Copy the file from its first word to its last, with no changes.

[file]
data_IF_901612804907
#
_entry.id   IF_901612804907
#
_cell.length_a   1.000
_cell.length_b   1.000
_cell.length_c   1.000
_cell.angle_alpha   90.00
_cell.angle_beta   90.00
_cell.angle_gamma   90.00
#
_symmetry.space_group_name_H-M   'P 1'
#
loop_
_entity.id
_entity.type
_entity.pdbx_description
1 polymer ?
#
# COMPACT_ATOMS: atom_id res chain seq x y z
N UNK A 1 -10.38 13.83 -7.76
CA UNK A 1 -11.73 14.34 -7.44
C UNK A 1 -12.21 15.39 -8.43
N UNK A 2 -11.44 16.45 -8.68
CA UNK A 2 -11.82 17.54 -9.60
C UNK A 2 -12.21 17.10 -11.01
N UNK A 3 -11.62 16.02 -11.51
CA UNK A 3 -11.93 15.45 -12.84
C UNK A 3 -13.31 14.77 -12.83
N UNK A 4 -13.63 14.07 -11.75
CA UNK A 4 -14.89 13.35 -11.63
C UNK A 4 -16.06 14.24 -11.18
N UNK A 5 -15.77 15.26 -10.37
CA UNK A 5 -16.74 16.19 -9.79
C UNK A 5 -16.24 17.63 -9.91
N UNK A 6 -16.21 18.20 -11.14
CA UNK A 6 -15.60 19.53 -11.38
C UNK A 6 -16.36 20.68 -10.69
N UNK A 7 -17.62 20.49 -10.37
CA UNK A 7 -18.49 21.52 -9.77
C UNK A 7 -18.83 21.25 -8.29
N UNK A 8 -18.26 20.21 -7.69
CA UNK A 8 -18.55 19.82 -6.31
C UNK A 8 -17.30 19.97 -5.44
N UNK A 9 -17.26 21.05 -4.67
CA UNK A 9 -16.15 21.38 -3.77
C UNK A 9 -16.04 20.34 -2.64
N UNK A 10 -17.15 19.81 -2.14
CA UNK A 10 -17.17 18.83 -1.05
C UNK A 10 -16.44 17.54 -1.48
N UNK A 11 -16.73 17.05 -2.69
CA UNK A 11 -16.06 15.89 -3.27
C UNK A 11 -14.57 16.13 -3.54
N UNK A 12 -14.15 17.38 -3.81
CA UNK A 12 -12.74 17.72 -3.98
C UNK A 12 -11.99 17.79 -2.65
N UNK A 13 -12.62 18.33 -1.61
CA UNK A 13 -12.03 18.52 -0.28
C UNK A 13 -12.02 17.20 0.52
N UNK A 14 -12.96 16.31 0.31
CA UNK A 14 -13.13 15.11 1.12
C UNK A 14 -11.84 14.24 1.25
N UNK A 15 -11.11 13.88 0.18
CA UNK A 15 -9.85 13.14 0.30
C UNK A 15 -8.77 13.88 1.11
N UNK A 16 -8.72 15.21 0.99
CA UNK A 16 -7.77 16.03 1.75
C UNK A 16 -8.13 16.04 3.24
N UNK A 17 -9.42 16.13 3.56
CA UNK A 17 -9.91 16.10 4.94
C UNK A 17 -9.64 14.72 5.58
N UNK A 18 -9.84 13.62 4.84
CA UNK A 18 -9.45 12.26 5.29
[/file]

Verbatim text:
data_IF_901612804907
#
_entry.id   IF_901612804907
#
_cell.length_a   1.000
_cell.length_b   1.000
_cell.length_c   1.000
_cell.angle_alpha   90.00
_cell.angle_beta   90.00
_cell.angle_gamma   90.00
#
_symmetry.space_group_name_H-M   'P 1'
#
loop_
_entity.id
_entity.type
_entity.pdbx_description
1 polymer ?
#
# COMPACT_ATOMS: atom_id res chain seq x y z
N UNK A 1 -10.38 13.83 -7.76
CA UNK A 1 -11.73 14.34 -7.44
C UNK A 1 -12.21 15.39 -8.43
N UNK A 2 -11.44 16.45 -8.68
CA UNK A 2 -11.82 17.54 -9.60
C UNK A 2 -12.21 17.10 -11.01
N UNK A 3 -11.62 16.02 -11.51
CA UNK A 3 -11.93 15.45 -12.84
C UNK A 3 -13.31 14.77 -12.83
N UNK A 4 -13.63 14.07 -11.75
CA UNK A 4 -14.89 13.35 -11.63
C UNK A 4 -16.06 14.24 -11.18
N UNK A 5 -15.77 15.26 -10.37
CA UNK A 5 -16.74 16.19 -9.79
C UNK A 5 -16.24 17.63 -9.91
N UNK A 6 -16.21 18.20 -11.14
CA UNK A 6 -15.60 19.53 -11.38
C UNK A 6 -16.36 20.68 -10.69
N UNK A 7 -17.62 20.49 -10.37
CA UNK A 7 -18.49 21.52 -9.77
C UNK A 7 -18.83 21.25 -8.29
N UNK A 8 -18.26 20.21 -7.69
CA UNK A 8 -18.55 19.82 -6.31
C UNK A 8 -17.30 19.97 -5.44
N UNK A 9 -17.26 21.05 -4.67
CA UNK A 9 -16.15 21.38 -3.77
C UNK A 9 -16.04 20.34 -2.64
N UNK A 10 -17.15 19.81 -2.14
CA UNK A 10 -17.17 18.83 -1.05
C UNK A 10 -16.44 17.54 -1.48
N UNK A 11 -16.73 17.05 -2.69
CA UNK A 11 -16.06 15.89 -3.27
C UNK A 11 -14.57 16.13 -3.54
N UNK A 12 -14.15 17.38 -3.81
CA UNK A 12 -12.74 17.72 -3.98
C UNK A 12 -11.99 17.79 -2.65
N UNK A 13 -12.62 18.33 -1.61
CA UNK A 13 -12.03 18.52 -0.28
C UNK A 13 -12.02 17.20 0.52
N UNK A 14 -12.96 16.31 0.31
CA UNK A 14 -13.13 15.11 1.12
C UNK A 14 -11.84 14.24 1.25
N UNK A 15 -11.11 13.88 0.18
CA UNK A 15 -9.85 13.14 0.30
C UNK A 15 -8.77 13.88 1.11
N UNK A 16 -8.72 15.21 0.99
CA UNK A 16 -7.77 16.03 1.75
C UNK A 16 -8.13 16.04 3.24
N UNK A 17 -9.42 16.13 3.56
CA UNK A 17 -9.91 16.10 4.94
C UNK A 17 -9.64 14.72 5.58
N UNK A 18 -9.84 13.62 4.84
CA UNK A 18 -9.45 12.26 5.29